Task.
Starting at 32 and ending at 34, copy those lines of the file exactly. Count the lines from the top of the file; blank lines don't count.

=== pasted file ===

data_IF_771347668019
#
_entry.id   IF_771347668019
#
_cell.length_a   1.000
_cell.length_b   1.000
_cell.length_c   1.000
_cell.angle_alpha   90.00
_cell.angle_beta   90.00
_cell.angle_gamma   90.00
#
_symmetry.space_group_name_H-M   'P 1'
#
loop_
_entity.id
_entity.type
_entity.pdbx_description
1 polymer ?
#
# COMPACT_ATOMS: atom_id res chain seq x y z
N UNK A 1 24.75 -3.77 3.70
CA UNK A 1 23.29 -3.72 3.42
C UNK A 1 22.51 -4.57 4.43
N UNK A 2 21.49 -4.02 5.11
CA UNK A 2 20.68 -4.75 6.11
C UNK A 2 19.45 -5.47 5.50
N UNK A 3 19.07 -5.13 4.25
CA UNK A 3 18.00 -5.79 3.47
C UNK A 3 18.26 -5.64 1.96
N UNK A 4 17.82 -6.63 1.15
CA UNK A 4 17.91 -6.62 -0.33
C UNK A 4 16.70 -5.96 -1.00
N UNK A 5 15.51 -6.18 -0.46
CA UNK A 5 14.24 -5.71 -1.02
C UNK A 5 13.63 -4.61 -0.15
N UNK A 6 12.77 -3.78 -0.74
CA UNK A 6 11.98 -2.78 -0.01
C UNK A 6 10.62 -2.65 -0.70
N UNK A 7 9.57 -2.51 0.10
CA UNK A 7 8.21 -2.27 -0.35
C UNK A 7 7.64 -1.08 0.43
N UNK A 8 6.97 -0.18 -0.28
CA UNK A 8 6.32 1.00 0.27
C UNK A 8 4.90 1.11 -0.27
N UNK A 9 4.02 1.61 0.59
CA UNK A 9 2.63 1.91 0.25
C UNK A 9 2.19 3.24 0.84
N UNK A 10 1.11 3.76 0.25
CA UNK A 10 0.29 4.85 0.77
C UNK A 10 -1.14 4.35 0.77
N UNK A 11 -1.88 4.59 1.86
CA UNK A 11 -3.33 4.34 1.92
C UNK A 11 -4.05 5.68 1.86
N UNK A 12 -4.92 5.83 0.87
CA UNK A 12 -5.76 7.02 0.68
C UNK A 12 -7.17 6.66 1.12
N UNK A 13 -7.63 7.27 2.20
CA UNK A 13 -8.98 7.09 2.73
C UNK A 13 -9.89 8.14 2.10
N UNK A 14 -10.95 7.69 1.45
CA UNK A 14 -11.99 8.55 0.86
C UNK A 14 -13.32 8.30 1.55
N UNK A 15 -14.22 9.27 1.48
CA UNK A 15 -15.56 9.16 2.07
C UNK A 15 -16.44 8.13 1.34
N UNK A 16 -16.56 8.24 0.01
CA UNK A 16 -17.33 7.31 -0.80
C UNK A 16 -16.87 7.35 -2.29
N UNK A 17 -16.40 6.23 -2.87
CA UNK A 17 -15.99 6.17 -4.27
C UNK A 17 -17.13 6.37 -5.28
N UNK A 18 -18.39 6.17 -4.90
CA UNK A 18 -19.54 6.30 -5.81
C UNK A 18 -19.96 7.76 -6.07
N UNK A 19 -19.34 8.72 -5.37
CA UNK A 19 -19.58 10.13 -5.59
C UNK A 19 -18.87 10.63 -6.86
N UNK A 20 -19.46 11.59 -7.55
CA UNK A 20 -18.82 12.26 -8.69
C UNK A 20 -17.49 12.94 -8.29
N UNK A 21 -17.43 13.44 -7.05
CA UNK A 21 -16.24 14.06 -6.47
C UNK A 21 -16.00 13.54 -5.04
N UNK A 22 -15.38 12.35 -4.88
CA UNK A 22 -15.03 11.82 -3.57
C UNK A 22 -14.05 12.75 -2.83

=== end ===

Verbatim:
C UNK A 4 16.70 -5.96 -1.00
N UNK A 5 15.51 -6.18 -0.46
CA UNK A 5 14.24 -5.71 -1.02